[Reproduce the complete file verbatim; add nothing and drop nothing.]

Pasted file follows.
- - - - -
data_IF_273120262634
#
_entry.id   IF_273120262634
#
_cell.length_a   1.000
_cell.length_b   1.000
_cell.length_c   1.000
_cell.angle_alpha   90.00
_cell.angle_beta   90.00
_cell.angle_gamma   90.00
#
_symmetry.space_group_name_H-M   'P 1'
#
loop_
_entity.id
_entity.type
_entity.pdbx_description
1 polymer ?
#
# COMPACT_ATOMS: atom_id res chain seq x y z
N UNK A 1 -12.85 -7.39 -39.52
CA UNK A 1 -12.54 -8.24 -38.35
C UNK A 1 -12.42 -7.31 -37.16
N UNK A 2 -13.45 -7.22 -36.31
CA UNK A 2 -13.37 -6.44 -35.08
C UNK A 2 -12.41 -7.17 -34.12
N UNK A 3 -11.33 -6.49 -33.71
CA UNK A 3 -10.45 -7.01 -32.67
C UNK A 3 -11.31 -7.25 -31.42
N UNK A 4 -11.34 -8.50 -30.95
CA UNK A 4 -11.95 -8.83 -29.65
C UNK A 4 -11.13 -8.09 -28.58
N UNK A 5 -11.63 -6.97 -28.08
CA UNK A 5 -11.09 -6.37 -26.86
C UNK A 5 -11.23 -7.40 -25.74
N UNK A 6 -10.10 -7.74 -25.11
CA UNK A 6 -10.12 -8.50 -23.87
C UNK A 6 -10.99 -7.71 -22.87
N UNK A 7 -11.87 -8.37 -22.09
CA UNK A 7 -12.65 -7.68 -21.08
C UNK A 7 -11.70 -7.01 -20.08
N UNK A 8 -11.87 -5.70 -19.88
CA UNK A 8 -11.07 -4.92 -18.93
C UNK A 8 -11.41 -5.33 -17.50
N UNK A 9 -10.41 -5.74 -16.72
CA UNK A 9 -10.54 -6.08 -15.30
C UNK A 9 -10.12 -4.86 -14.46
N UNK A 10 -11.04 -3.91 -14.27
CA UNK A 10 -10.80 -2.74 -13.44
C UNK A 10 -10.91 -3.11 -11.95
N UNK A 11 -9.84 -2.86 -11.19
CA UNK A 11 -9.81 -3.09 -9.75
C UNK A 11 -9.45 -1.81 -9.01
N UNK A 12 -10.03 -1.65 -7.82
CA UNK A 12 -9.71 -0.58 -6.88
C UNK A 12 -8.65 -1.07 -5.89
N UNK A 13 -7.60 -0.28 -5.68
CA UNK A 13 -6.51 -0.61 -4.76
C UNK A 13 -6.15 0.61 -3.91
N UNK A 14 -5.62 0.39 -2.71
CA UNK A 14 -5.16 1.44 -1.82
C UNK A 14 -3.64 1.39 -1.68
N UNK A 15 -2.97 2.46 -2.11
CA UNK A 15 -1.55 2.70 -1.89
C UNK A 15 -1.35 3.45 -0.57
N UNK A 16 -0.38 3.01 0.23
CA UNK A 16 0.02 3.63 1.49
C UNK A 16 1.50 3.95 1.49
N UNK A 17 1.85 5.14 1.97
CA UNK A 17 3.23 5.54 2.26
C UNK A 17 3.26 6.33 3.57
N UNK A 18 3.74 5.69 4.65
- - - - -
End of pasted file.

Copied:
data_IF_273120262634
#
_entry.id   IF_273120262634
#
_cell.length_a   1.000
_cell.length_b   1.000
_cell.length_c   1.000
_cell.angle_alpha   90.00
_cell.angle_beta   90.00
_cell.angle_gamma   90.00
#
_symmetry.space_group_name_H-M   'P 1'
#
loop_
_entity.id
_entity.type
_entity.pdbx_description
1 polymer ?
#
# COMPACT_ATOMS: atom_id res chain seq x y z
N UNK A 1 -12.85 -7.39 -39.52
CA UNK A 1 -12.54 -8.24 -38.35
C UNK A 1 -12.42 -7.31 -37.16
N UNK A 2 -13.45 -7.22 -36.31
CA UNK A 2 -13.37 -6.44 -35.08
C UNK A 2 -12.41 -7.17 -34.12
N UNK A 3 -11.33 -6.49 -33.71
CA UNK A 3 -10.45 -7.01 -32.67
C UNK A 3 -11.31 -7.25 -31.42
N UNK A 4 -11.34 -8.50 -30.95
CA UNK A 4 -11.95 -8.83 -29.65
C UNK A 4 -11.13 -8.09 -28.58
N UNK A 5 -11.63 -6.97 -28.08
CA UNK A 5 -11.09 -6.37 -26.86
C UNK A 5 -11.23 -7.40 -25.74
N UNK A 6 -10.10 -7.74 -25.11
CA UNK A 6 -10.12 -8.50 -23.87
C UNK A 6 -10.99 -7.71 -22.87
N UNK A 7 -11.87 -8.37 -22.09
CA UNK A 7 -12.65 -7.68 -21.08
C UNK A 7 -11.70 -7.01 -20.08
N UNK A 8 -11.87 -5.70 -19.88
CA UNK A 8 -11.07 -4.92 -18.93
C UNK A 8 -11.41 -5.33 -17.50
N UNK A 9 -10.41 -5.74 -16.72
CA UNK A 9 -10.54 -6.08 -15.30
C UNK A 9 -10.12 -4.86 -14.46
N UNK A 10 -11.04 -3.91 -14.27
CA UNK A 10 -10.80 -2.74 -13.44
C UNK A 10 -10.91 -3.11 -11.95
N UNK A 11 -9.84 -2.86 -11.19
CA UNK A 11 -9.81 -3.09 -9.75
C UNK A 11 -9.45 -1.81 -9.01
N UNK A 12 -10.03 -1.65 -7.82
CA UNK A 12 -9.71 -0.58 -6.88
C UNK A 12 -8.65 -1.07 -5.89
N UNK A 13 -7.60 -0.28 -5.68
CA UNK A 13 -6.51 -0.61 -4.76
C UNK A 13 -6.15 0.61 -3.91
N UNK A 14 -5.62 0.39 -2.71
CA UNK A 14 -5.16 1.44 -1.82
C UNK A 14 -3.64 1.39 -1.68
N UNK A 15 -2.97 2.46 -2.11
CA UNK A 15 -1.55 2.70 -1.89
C UNK A 15 -1.35 3.45 -0.57
N UNK A 16 -0.38 3.01 0.23
CA UNK A 16 0.02 3.63 1.49
C UNK A 16 1.50 3.95 1.49
N UNK A 17 1.85 5.14 1.97
CA UNK A 17 3.23 5.54 2.26
C UNK A 17 3.26 6.33 3.57
N UNK A 18 3.74 5.69 4.65